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News / October 1, 2013

Scientists hail xerostomia breakthrough

by Guy Hiscott

Fully-functioning replacement salivary and lacrimal (tear) glands have been bioengineered by Japanese scientists.
The breakthrough, headed by Professor Takashi Tsuji of Tokyo University of Science, could potentially bring relief to sufferers of xerostomia.
A paper being published in Nature Communications describes how the researchers successfully engineered the ‘germ’ of a salivary gland that, when transplanted into mice, developed into a mature saliva gland with full function.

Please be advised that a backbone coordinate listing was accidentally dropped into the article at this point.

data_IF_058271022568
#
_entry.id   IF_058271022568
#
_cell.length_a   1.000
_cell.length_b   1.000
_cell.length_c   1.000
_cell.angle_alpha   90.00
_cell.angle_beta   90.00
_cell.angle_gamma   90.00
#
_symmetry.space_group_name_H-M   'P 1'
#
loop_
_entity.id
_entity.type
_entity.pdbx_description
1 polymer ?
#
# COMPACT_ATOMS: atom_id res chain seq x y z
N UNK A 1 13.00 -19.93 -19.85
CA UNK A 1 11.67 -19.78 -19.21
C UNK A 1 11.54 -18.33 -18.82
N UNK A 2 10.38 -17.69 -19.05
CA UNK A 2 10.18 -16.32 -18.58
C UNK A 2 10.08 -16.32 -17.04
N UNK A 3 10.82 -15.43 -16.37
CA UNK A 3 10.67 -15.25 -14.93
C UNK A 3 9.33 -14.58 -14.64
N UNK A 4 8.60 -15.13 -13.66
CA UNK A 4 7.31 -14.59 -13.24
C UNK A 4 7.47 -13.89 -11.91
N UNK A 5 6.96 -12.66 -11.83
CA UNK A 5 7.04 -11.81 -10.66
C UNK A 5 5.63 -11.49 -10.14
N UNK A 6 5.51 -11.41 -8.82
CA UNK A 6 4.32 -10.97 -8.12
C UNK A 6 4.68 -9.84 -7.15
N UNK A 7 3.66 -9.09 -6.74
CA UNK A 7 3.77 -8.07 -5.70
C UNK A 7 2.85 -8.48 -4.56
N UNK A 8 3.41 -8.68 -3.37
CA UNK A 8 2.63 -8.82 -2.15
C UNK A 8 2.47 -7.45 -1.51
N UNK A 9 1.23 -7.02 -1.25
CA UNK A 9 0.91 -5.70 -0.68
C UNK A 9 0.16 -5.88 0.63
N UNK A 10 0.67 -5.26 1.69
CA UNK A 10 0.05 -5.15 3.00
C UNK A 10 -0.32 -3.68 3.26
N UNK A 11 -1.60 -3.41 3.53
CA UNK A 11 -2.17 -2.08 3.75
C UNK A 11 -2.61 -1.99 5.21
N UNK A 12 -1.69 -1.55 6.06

The bioengineered submandibular gland produced saliva in response to the administration of pilocarpine and gustatory stimulation by citrate. It also protected against oral bacterial infection and restored normal swallowing in the test mice.
Professor Tsuji hailed the results as a ‘substantial advance’ in the field of organ replacement regenerative therapy, a branch of science devoted to replacing organs damaged by disease, injury or ageing.
More information is available online here.